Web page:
Lantana camara: Much Maligned Nibble
Ask anyone who has heard of the Lantana camara and they will tell you it is poisonous. And they are right. Unripe berries have killed children and the foliage has killed livestock. But listen to Professor Julia Morton who was the leading expert in Florida on toxic plants.
In her book “Plants That Poison People in Florida” she states: “The ripe fruit are eaten by natives wherever the plant grows.” She wrote that in 1995. A 1996 study by Herzog said the same thing (Coppens d’Eeckenbrugge & Libreros Ferla (2000), TAMREC (2000). On the other hand the University of Texas at Austin says the ripe berries are toxic and Delena Tull in her 1999 book about plants in Texas writes: “Though some previous publications assert that the ripe fruit is edible, experimental studies show that both ripe and unripe fruit are potentially lethal.”
So there you have it. Two views of the Lantana camara. I’ve eaten ripe berries as a trail side nibble and I am still here. They are very sweet, crunchy and slightly aromatic. I have not made a pie nor have I consumed more than a handful at a time but they have posed no problem thus far. However, they can make you more light sensitive so it is a berry best tried one at a time until you know you are not effected by it.
Just so there is not confusion. Ripe means deep blue or black berries. Not green or partially green. There is no doubt that green Lantana camara berries have killed children and sickened adults. Conversely, a mild tea made from the leaf is still used in the Caribbean Islands to ease cold symptoms. The ripe berries are used to make jam, jellies, pies and cordials in Ecuador.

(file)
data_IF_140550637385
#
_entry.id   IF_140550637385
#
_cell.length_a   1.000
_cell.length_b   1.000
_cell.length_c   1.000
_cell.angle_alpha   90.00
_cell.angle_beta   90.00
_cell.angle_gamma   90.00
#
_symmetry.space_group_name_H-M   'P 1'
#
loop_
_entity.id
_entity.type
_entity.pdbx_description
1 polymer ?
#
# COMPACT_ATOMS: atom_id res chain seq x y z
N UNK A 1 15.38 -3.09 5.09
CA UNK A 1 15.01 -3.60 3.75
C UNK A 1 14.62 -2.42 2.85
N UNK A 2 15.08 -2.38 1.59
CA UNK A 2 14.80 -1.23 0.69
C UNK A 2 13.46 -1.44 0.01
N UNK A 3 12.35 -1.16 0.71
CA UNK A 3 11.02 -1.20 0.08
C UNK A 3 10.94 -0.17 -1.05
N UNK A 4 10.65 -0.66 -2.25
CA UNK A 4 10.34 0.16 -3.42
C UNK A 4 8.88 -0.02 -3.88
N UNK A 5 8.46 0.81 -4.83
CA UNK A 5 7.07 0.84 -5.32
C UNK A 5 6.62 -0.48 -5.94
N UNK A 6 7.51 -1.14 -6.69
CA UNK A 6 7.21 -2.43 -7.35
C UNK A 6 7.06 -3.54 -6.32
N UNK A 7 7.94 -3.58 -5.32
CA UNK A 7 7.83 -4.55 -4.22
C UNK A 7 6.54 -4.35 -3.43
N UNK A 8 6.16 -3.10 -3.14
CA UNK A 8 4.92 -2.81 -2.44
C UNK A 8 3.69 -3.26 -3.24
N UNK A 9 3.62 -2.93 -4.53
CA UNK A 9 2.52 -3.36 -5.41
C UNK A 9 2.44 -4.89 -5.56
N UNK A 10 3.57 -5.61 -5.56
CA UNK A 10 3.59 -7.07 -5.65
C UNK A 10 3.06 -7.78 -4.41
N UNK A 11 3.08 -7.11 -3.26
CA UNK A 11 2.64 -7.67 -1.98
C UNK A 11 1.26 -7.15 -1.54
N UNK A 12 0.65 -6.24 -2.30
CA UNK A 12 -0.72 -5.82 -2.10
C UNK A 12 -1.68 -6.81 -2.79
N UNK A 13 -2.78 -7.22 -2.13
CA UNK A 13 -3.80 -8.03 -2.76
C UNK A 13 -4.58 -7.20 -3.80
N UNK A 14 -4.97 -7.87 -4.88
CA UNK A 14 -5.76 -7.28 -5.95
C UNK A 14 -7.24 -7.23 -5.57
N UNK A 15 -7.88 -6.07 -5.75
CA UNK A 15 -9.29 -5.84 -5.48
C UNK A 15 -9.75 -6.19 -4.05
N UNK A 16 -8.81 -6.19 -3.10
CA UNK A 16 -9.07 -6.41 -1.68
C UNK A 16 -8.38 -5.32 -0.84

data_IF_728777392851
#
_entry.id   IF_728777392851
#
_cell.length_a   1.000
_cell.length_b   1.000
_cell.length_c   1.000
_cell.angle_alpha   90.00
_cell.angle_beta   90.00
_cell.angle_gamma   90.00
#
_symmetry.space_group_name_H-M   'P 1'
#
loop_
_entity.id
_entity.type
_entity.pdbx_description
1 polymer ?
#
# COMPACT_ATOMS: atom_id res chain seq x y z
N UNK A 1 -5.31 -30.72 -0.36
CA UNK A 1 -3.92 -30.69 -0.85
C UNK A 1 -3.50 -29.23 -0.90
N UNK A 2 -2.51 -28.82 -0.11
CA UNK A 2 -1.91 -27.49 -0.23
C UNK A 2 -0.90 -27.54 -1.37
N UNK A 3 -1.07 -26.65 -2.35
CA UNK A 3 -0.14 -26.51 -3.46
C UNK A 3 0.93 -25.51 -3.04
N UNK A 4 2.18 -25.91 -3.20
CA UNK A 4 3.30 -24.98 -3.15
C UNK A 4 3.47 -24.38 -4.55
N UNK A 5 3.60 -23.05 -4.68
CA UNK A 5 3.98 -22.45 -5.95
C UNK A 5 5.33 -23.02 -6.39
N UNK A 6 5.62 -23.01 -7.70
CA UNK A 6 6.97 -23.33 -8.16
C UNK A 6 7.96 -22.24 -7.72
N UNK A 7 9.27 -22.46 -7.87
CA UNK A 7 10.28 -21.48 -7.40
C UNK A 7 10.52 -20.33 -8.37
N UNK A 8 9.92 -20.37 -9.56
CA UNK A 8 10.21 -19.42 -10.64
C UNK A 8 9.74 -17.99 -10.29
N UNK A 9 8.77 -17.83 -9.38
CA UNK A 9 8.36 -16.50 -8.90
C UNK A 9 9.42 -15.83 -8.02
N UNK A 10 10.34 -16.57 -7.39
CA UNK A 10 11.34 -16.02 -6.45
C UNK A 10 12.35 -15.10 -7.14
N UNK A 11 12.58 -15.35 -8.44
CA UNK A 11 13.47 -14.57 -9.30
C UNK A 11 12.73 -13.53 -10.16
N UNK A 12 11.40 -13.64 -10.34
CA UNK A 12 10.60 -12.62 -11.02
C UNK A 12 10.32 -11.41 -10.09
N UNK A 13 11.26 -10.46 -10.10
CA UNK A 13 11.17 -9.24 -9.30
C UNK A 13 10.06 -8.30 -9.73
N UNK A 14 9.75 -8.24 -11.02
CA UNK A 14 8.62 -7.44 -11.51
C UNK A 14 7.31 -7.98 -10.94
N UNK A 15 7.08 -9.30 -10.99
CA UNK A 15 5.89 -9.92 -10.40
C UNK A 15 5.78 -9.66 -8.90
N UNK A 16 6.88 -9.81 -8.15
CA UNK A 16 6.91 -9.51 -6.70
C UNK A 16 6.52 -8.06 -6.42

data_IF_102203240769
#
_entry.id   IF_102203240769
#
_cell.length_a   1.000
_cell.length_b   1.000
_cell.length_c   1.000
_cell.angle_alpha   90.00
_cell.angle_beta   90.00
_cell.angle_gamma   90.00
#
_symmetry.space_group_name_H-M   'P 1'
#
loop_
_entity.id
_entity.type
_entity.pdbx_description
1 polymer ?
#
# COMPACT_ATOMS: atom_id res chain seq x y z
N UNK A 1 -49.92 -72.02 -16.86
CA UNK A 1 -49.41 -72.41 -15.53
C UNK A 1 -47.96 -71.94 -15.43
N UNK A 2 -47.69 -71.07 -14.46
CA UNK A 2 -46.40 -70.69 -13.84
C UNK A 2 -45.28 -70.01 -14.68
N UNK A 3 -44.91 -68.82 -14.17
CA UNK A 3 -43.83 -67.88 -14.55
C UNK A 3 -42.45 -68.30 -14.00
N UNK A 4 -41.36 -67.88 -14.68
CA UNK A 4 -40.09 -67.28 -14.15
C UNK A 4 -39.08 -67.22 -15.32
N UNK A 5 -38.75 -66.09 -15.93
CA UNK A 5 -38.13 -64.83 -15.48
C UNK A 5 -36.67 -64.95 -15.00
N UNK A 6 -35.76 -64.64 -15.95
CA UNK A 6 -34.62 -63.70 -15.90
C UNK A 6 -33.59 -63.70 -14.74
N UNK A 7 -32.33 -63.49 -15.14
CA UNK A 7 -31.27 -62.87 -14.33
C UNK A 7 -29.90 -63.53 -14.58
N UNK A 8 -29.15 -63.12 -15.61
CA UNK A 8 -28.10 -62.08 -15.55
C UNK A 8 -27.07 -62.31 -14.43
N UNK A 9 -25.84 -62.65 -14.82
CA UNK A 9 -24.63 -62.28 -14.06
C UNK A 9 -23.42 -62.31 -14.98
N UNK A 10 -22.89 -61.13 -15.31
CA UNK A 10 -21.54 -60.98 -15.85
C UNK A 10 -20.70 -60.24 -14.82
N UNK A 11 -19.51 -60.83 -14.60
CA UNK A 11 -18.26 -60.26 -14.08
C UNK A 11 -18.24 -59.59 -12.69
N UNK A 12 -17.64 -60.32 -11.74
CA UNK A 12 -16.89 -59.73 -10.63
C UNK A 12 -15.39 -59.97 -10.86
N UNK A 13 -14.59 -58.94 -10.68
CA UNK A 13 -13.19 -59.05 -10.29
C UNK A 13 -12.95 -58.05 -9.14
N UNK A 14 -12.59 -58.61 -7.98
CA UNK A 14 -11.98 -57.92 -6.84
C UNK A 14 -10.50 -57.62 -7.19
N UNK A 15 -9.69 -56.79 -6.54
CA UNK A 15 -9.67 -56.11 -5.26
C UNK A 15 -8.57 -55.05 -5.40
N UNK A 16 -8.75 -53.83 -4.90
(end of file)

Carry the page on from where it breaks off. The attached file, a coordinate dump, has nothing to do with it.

Lantana camara (lan-TAY-na ca-MAR-ah) has had a bit of linguistic history. Virgil (70-19 BC) called a plant lenta viburna, or flexible viburnum, now called V. lantana. It was used by Linnaeus for the genus name for these plants. Camara is a local South American name for the plant. Lantana grows from North Carolina west to California and points south.
Introduce from South American, it is listed as one of the worst weeds in the world. Butterflies, however, love it and it is a must-have bush in every butterfly garden. It’s the birds that spread the seeds around. It is also a cousin to the American Beautyberry.
Green Deane’s “Itemized” Plant Profile
IDENTIFICATION: A persistent evergreen shrub to 6 ft (1.8 m) high, 8 feet in width. Leaves are 2-5 inches long by 1-2 inches wide with rounded tooth edges and a textured surface. Stems and leaves covered with rough hairs. When leaves are crushed they smell like cat urine. Flowers, small, in clusters typically 1-2 inches across. Flowers year round, color range from white to yellow, orange to red, pink to rose in unlimited combinations. Flowers often change color as they age.
TIME OF YEAR: Fruits can ripen all year but are heavy in the early summer. Fruit when ripe is purple/black.
ENVIRONMENT: Waste places to landscaping to a potted plant. Prefers full sun.
METHOD OF PREPARATION:D ark ripe berries out of hand. They have a flavor similar to a cross between black currants and cherries. They can be used to make jams, jellies, pies, and cordials. The fruits can be used to produce a light purple dye. The leaves can be used to polish wood.